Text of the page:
The Herbaliser – Take London

Small, plucky, defiantly British and trying to outdo ‘our American friends’ at their own game, Herbaliser conjure up images and sounds from the seminal film The Long Good Friday to fight off an imaginary invasion force in Take London — or maybe they are the enemy within ready to fling open the gates at a signal from the invading force? This time the visiting American is not an old gangster but New York’s finest Jean Grae


In my future fantasy world, hilarious hip hop skits, intros, outros, midtros, frontros and backros would quietly erase themselves from CDs after the first play but, then again, I have found a reason to make an exception, the witty ‘Take London’ intro sets the tone for this most English of albums. But post-millennial Englishness is a complex and wonderful thing in the hands of the Herbaliser crew.
What sets this record apart from the crowd though is not the wit or even the Englishness but the epic, orchestral scale of the music. We are not talking a few funky beats and a sampled melody line. We are in the land of layer after layer of instrumentation, beats and sounds. This richness musically is as evident on electro number ‘Gadget Funk’ as it is on spiky hip hop number ‘Nah’m’ Saying’ featuring the incomparable Jean Grae rapping over what sounds like a demented orchestra under the evil direction of a strict beat dictator.
The orchestral feel, in this case sans rapping, coontinues with ‘SomdserSonofanothamotha’, which morphs between a beat-enriched Morricone-style track, a tabla session, a jazzer and even a Caribbean number at times. A very sound track to be sure throughout though.
‘Song for Mary’ has the laid back feel of a Serge Gainsbourg number suitably updated and this link with Gainsbourg is made explicit on a tribute track called, well, ‘Serge’ of course. Sci-Funk gives way to a monologue by Katerine in French, which seems to get more charged as it goes along – but perhaps that’s just the well-documented effect of a French woman’s voice on the male of the species?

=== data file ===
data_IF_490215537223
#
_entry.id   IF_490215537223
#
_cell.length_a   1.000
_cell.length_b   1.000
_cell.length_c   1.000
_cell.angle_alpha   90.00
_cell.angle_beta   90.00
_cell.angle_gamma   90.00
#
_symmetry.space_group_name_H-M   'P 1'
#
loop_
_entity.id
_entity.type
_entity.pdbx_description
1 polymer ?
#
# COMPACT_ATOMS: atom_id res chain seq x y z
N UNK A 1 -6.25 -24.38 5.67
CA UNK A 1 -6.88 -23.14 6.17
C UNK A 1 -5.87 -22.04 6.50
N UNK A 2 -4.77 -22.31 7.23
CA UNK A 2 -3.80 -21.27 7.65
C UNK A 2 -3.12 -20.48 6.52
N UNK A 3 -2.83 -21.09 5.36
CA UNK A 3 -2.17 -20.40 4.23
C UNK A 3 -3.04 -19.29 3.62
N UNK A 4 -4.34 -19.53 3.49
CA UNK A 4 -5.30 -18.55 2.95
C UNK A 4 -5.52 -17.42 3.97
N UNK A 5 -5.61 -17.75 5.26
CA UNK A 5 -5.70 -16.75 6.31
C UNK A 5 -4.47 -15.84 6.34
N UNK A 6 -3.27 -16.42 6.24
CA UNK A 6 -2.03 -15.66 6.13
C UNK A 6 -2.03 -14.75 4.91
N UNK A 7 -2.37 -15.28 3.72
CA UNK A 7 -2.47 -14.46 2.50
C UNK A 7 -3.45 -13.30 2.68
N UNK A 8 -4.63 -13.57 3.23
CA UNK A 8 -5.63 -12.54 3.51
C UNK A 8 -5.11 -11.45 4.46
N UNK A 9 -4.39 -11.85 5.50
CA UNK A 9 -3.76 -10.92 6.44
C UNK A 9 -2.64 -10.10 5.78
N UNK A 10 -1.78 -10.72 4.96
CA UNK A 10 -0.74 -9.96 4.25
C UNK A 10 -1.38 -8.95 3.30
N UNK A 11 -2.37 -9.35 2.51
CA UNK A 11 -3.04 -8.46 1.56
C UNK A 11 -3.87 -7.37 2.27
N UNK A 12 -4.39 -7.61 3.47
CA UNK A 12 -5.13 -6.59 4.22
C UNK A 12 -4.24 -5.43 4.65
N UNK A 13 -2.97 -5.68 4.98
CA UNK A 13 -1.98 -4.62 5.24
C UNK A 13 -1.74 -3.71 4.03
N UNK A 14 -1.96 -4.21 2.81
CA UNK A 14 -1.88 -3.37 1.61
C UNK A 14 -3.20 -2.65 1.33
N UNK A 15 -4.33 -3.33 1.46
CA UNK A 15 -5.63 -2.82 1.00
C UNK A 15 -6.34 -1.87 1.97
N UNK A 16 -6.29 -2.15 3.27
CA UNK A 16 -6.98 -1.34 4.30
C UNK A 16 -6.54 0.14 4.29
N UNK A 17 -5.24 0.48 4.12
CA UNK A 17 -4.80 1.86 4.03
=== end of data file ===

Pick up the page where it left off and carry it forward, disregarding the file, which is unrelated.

Jean Grae makes another appearance — in fact this New York star-to-be is on no fewer than five tracks on this long player. On the fuck-you-in-the-face firin’ ‘Generals’, she and the other Generals demonstrate a powerful, take-no-prisoners flow over a swirling series of musical waves crashing into you at horrendous force. This track may well be the start of something more as the rappers assembled for it look likely to end up as a group in their own right — a great prospect as this is the stand out track of a stand-out album. At the other end of the extreme, Jean Grae (n?©e What What) demonstrates her range with the gentler ‘If You Close Your Eyes’ — but, even when she is serenading a lover, she retains a scorpion sting.
Herbaliser have maintained their lead with the richest musical landscapes in hip hop and a judicious choice of collaborators.
Take London is out now.
Herbaliser Tour:

  • 29/06/05 Commodore Ballroom – Vancouver
  • 30/06/05 Opera House – Toronto
  • 2/07/05 Ottawa International Jazz Festival – Ottawa
  • 3/07/05 Metropolis – Montreal
  • 14/07/05 Dour Festival Dour – Belgium
  • 16/07/05 Annecy Festival Muzilac – Annecy
  • 22/07/05 Bluenote Festival Gent – Belgium
  • 23/07/05 Brighton Racecourse – Brighton
  • 14/08/05 Marble Hill Park – London
  • 19/08/05 Hodokvas Festival Bratislava – Slovak Republic
  • 23/09/05 Marseille Marsatac Festival – Marseille France
  • 24/09/05 Festival La Roche-Sur-Yon – Nantes France
  • 15/10/05 Factoru festival at La Cigalle – Paris France

Links:
www.ninjatune.net
More about The Generals

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